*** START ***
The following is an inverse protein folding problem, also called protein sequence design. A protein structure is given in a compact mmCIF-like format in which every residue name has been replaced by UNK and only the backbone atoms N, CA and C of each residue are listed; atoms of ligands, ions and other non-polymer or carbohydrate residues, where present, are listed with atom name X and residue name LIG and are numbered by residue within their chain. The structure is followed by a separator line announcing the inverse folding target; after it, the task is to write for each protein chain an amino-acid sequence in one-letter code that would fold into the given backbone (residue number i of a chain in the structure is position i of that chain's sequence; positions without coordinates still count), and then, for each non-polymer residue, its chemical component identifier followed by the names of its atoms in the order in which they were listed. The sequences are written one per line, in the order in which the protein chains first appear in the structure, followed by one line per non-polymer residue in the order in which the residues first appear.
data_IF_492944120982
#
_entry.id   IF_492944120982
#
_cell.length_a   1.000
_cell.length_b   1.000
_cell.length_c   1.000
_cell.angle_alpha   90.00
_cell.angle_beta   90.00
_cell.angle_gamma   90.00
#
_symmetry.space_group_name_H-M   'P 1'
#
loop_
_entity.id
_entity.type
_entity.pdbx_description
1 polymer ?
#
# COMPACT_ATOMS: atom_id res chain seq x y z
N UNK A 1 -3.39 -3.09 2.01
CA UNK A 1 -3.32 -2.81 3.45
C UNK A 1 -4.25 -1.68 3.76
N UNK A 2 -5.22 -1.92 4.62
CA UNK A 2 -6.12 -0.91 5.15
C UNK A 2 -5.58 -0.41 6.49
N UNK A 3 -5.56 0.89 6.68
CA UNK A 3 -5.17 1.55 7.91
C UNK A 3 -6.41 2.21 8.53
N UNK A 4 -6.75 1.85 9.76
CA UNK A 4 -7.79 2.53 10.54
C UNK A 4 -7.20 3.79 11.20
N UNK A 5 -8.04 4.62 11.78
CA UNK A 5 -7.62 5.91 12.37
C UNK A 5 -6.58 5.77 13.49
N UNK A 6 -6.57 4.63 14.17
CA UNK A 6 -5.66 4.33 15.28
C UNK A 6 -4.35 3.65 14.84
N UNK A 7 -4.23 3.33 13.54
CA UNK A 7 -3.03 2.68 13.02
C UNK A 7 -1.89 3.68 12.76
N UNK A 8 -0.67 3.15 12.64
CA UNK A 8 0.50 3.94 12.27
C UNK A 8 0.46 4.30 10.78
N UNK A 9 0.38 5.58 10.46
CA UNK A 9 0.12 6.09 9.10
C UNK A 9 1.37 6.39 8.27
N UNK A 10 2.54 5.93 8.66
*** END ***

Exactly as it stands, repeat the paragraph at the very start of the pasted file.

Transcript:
The following is an inverse protein folding problem, also called protein sequence design. A protein structure is given in a compact mmCIF-like format in which every residue name has been replaced by UNK and only the backbone atoms N, CA and C of each residue are listed; atoms of ligands, ions and other non-polymer or carbohydrate residues, where present, are listed with atom name X and residue name LIG and are numbered by residue within their chain. The structure is followed by a separator line announcing the inverse folding target; after it, the task is to write for each protein chain an amino-acid sequence in one-letter code that would fold into the given backbone (residue number i of a chain in the structure is position i of that chain's sequence; positions without coordinates still count), and then, for each non-polymer residue, its chemical component identifier followed by the names of its atoms in the order in which they were listed. The sequences are written one per line, in the order in which the protein chains first appear in the structure, followed by one line per non-polymer residue in the order in which the residues first appear.